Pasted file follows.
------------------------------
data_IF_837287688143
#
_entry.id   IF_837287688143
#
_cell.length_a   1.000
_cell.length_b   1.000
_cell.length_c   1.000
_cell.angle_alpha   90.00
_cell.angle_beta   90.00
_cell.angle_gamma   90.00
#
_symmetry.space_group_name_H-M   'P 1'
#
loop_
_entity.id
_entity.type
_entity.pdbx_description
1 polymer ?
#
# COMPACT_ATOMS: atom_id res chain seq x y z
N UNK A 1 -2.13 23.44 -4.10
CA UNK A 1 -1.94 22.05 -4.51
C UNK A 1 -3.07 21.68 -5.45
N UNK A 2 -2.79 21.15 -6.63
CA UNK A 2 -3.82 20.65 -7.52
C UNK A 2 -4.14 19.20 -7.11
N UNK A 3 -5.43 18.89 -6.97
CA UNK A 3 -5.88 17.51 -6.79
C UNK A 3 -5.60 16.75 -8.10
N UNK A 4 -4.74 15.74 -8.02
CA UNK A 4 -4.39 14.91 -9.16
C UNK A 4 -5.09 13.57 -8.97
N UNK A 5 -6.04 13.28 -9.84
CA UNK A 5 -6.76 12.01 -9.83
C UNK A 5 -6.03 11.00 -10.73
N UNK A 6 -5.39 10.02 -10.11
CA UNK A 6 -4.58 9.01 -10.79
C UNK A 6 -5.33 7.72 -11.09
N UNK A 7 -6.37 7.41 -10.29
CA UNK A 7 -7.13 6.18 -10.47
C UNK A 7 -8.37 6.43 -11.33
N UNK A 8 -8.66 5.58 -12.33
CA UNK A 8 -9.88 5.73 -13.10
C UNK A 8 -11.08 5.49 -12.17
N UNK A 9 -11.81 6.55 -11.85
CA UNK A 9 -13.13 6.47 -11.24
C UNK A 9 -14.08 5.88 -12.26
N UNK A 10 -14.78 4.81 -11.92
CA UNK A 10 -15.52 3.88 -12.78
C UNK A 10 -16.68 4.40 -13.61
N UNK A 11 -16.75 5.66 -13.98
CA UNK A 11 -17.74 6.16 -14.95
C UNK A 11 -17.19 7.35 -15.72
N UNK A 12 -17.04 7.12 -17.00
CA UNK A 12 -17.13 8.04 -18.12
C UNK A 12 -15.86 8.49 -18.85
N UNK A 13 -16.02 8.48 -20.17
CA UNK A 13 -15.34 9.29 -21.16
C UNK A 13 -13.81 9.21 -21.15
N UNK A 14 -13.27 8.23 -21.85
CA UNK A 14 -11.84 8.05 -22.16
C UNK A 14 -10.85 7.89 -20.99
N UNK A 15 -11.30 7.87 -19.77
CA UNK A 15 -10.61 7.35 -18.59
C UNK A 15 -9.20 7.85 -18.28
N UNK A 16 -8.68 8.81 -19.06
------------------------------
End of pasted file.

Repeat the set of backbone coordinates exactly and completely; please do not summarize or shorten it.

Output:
data_IF_837287688143
#
_entry.id   IF_837287688143
#
_cell.length_a   1.000
_cell.length_b   1.000
_cell.length_c   1.000
_cell.angle_alpha   90.00
_cell.angle_beta   90.00
_cell.angle_gamma   90.00
#
_symmetry.space_group_name_H-M   'P 1'
#
loop_
_entity.id
_entity.type
_entity.pdbx_description
1 polymer ?
#
# COMPACT_ATOMS: atom_id res chain seq x y z
N UNK A 1 -2.13 23.44 -4.10
CA UNK A 1 -1.94 22.05 -4.51
C UNK A 1 -3.07 21.68 -5.45
N UNK A 2 -2.79 21.15 -6.63
CA UNK A 2 -3.82 20.65 -7.52
C UNK A 2 -4.14 19.20 -7.11
N UNK A 3 -5.43 18.89 -6.97
CA UNK A 3 -5.88 17.51 -6.79
C UNK A 3 -5.60 16.75 -8.10
N UNK A 4 -4.74 15.74 -8.02
CA UNK A 4 -4.39 14.91 -9.16
C UNK A 4 -5.09 13.57 -8.97
N UNK A 5 -6.04 13.28 -9.84
CA UNK A 5 -6.76 12.01 -9.83
C UNK A 5 -6.03 11.00 -10.73
N UNK A 6 -5.39 10.02 -10.11
CA UNK A 6 -4.58 9.01 -10.79
C UNK A 6 -5.33 7.72 -11.09
N UNK A 7 -6.37 7.41 -10.29
CA UNK A 7 -7.13 6.18 -10.47
C UNK A 7 -8.37 6.43 -11.33
N UNK A 8 -8.66 5.58 -12.33
CA UNK A 8 -9.88 5.73 -13.10
C UNK A 8 -11.08 5.49 -12.17
N UNK A 9 -11.81 6.55 -11.85
CA UNK A 9 -13.13 6.47 -11.24
C UNK A 9 -14.08 5.88 -12.26
N UNK A 10 -14.78 4.81 -11.92
CA UNK A 10 -15.52 3.88 -12.78
C UNK A 10 -16.68 4.40 -13.61
N UNK A 11 -16.75 5.66 -13.98
CA UNK A 11 -17.74 6.16 -14.95
C UNK A 11 -17.19 7.35 -15.72
N UNK A 12 -17.04 7.12 -17.00
CA UNK A 12 -17.13 8.04 -18.12
C UNK A 12 -15.86 8.49 -18.85
N UNK A 13 -16.02 8.48 -20.17
CA UNK A 13 -15.34 9.29 -21.16
C UNK A 13 -13.81 9.21 -21.15
N UNK A 14 -13.27 8.23 -21.85
CA UNK A 14 -11.84 8.05 -22.16
C UNK A 14 -10.85 7.89 -20.99
N UNK A 15 -11.30 7.87 -19.77
CA UNK A 15 -10.61 7.35 -18.59
C UNK A 15 -9.20 7.85 -18.28
N UNK A 16 -8.68 8.81 -19.06